Species of the Month - May 2019
Also known as Hedge Garlic or Garlic Mustard, this very distinctive crucifer is easily recognised by the clusters of small 4-petalled flowers and the large-toothed heart-shaped leaves. If in doubt, crush a leaf and it will smell of garlic.
It likes sheltered spots with partial shade, and is often up against a fence, wall or hedge, or a tree trunk as in the photo above,
The leaves are strongly
veined and edged with rounded or bluntly pointed teeth. They are hairless,
stalked and have a wide sinus at the base.
The flowers have 4
strap-shaped petals, 4 much smaller green sepals which soon fall off, 6
stamens (4 long and 2 short), and an ovary that soon begins to grow into
a long narrow pod. The flowers are very densely packed when they
first open, but the inflorescence stem lengthens dramatically as the
fruits develop, and the pods end up well spaced down the stem.
flowers are very popular with the Orange Tip butterfly. Females
lay eggs on the flower stalks, and by the time the larva hatches there
is a well-developed pod for it to crawl onto and devour. The
narrow green caterpillars are well camouflaged against the pods.
Male Orange Tips visit the plant to look for females. Both sexes also feed on
nectar from the flowers, and may thereby aid in their pollination, which
partly makes up for their caterpillars eating the pods!
This photo shows how quickly the pods lengthen as the petals fall off. The female Orange Tip carefully chooses the right spot to lay her egg to synchronise the larval growth with that of the pod. They only lay one egg per plant, which is ideal from the plant's viewpoint as it means the female must move to another plant to lay the next egg, increasing the chances of cross-pollination.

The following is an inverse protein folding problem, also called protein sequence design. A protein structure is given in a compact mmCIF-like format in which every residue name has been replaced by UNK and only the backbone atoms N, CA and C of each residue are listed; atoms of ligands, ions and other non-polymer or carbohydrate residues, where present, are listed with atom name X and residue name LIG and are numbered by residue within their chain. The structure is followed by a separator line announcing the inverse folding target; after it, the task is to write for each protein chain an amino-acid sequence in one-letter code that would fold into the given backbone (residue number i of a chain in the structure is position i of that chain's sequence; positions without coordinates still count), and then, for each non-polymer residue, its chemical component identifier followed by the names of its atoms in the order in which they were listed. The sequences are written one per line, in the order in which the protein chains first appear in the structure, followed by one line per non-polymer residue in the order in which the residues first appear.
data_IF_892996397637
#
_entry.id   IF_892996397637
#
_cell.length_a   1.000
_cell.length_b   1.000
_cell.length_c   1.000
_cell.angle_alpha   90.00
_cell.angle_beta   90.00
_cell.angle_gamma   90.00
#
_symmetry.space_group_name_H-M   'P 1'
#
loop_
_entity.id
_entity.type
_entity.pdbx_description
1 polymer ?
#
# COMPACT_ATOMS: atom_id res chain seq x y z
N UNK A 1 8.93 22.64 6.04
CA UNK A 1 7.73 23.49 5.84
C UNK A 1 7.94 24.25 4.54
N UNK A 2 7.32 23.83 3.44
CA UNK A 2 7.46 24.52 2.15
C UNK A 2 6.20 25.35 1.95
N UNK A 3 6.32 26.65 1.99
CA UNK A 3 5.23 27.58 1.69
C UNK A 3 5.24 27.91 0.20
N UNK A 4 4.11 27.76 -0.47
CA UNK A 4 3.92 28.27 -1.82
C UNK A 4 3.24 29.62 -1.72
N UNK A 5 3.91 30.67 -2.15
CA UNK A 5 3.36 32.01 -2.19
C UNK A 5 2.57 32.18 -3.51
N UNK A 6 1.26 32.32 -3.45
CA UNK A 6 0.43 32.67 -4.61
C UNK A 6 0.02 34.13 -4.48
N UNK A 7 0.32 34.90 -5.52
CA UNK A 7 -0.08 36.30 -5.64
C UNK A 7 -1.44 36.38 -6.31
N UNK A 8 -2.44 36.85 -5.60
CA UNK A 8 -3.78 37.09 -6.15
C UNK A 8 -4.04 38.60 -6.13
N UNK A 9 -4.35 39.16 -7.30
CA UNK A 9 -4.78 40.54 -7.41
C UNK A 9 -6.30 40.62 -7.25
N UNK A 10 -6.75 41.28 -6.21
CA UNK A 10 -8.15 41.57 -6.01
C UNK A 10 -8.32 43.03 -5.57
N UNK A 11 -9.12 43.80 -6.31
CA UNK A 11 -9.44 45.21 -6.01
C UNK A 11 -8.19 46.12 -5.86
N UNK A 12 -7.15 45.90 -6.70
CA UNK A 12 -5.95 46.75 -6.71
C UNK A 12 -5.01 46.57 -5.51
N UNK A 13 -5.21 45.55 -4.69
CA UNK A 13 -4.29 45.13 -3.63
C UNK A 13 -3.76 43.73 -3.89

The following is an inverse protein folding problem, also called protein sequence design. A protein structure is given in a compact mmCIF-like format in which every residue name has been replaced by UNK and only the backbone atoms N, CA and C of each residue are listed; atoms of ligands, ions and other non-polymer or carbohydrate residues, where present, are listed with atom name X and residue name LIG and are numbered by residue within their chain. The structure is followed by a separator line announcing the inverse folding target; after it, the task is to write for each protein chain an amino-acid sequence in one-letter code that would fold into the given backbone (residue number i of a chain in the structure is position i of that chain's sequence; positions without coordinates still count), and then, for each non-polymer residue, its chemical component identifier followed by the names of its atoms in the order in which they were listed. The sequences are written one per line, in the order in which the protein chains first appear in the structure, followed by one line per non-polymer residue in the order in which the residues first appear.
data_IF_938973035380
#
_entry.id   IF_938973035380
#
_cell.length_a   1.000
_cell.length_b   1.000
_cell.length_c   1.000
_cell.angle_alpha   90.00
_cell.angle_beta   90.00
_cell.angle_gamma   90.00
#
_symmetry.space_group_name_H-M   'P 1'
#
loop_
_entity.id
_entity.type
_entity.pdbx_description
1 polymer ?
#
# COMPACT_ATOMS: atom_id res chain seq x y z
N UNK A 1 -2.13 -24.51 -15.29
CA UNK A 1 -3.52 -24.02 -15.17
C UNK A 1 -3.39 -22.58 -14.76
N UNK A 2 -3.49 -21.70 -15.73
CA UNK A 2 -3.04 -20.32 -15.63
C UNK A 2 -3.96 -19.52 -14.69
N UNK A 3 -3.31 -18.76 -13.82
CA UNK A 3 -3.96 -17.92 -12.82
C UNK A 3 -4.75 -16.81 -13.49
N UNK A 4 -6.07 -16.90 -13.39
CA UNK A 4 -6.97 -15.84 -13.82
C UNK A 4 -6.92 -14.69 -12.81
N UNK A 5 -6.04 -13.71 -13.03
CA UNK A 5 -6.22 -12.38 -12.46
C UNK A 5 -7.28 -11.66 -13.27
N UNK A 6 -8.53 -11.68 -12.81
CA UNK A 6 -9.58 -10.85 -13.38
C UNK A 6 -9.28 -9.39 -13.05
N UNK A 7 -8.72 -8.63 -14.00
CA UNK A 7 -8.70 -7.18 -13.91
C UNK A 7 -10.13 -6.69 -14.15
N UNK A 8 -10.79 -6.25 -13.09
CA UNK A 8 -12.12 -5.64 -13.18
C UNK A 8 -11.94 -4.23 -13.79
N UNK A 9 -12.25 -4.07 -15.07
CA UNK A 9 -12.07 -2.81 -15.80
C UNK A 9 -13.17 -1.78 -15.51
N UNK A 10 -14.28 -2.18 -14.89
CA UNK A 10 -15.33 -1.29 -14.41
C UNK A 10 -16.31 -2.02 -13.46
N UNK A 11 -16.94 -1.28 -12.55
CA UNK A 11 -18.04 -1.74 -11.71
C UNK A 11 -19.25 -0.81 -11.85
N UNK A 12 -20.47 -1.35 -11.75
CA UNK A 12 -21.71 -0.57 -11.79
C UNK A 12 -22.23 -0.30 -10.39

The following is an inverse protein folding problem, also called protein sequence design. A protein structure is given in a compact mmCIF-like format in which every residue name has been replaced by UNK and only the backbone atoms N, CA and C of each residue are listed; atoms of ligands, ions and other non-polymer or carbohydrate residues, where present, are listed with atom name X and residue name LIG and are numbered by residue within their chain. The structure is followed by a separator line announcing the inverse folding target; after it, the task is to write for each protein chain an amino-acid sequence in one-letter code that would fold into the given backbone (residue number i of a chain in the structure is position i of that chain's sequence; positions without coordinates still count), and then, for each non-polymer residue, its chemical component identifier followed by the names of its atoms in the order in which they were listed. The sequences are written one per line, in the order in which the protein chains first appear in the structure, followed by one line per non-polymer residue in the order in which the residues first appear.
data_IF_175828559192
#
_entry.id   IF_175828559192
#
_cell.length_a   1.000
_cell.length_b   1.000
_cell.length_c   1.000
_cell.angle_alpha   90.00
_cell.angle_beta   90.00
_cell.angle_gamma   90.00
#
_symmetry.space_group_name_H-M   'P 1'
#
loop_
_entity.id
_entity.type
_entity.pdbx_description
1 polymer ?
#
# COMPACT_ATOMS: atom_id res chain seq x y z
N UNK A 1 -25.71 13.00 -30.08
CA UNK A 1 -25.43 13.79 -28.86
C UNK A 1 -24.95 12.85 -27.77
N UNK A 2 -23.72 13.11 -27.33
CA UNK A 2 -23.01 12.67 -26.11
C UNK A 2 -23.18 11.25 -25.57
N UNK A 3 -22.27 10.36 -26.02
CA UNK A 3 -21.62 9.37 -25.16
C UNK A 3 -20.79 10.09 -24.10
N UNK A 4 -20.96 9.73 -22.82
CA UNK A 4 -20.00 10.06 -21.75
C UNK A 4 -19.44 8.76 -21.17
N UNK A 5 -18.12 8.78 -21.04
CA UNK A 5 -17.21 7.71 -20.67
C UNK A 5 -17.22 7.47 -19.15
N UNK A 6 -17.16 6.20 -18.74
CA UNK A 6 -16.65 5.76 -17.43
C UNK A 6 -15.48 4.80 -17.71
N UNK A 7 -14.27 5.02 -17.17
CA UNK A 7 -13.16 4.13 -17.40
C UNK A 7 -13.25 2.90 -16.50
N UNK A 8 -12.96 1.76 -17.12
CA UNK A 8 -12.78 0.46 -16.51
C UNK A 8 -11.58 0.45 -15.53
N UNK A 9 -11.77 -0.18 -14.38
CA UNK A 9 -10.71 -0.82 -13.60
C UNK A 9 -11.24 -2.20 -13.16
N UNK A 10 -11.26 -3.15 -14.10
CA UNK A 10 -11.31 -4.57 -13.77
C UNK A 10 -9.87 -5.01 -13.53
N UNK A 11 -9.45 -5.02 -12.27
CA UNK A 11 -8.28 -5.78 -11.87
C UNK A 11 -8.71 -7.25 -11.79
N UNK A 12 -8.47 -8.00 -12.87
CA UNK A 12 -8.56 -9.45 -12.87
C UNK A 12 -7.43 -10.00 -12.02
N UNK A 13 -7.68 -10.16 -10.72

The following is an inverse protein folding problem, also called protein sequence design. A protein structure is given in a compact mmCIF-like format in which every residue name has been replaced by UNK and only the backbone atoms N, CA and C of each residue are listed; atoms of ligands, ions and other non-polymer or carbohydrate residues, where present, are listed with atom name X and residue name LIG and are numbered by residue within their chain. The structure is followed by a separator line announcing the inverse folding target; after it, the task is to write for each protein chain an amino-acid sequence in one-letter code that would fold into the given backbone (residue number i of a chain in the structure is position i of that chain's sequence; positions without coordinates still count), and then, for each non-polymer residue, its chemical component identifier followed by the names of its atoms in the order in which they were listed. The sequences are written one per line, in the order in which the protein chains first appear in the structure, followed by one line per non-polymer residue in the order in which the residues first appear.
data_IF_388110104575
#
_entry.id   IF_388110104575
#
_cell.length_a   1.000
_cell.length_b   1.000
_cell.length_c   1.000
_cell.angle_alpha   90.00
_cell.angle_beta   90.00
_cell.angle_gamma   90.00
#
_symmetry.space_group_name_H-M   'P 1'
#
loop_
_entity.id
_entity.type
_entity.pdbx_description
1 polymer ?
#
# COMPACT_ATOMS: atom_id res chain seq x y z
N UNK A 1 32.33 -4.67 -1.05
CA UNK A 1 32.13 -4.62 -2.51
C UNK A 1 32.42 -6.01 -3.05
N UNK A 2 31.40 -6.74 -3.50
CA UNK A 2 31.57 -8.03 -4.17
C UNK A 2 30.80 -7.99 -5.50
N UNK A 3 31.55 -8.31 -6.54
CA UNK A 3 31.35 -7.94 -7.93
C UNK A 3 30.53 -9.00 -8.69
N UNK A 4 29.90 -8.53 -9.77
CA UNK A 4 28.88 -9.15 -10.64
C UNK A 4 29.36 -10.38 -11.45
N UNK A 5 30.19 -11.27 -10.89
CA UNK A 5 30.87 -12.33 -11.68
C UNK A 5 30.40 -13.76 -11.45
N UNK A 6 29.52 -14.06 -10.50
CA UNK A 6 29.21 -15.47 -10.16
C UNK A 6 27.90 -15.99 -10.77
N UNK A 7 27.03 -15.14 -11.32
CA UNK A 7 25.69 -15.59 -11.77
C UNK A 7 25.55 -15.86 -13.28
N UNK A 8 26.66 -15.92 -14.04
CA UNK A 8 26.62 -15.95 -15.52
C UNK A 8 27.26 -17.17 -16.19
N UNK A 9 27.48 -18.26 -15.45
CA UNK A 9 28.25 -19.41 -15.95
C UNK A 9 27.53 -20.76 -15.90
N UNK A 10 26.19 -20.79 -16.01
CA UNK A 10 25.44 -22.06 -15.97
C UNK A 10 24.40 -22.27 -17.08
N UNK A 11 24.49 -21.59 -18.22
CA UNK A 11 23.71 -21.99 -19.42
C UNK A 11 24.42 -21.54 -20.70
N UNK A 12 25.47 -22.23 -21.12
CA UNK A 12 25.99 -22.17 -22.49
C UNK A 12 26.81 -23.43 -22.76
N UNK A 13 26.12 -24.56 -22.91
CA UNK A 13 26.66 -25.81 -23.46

Jack-by-the-Hedge is scarce in the west of Scotland, particularly north of the Central Belt. It is much commoner in the east where it is quite frequent up to Inverness and a bit beyond. See the BSBI distribution map at https://bsbi.org/maps?taxonid=2cd4p9h.ybd (zoom in for more detail). There are very few records for Argyll but it is probably under-recorded here, as I know several locations for it in the Oban - Benderloch - Taynuilt area. Any records from other parts of Argyll would be of great interest.
Tips have only spread north into Argyll in the last 30 years, and
Jack-by-the-Hedge is not spreading at the same rate, if at all.
Many of its west coast records are old ones (shown by paler colours on
the BSBI map). Fortunately the Orange Tips are equally happy with
Cuckoo Flower (Cardamine pratensis) which is very common in our area and
all the way up the west coast, so the butterfly's expansion won't be
held up by foodplant shortage.
Jack-by-the-Hedge photographed in Inverness in 2002
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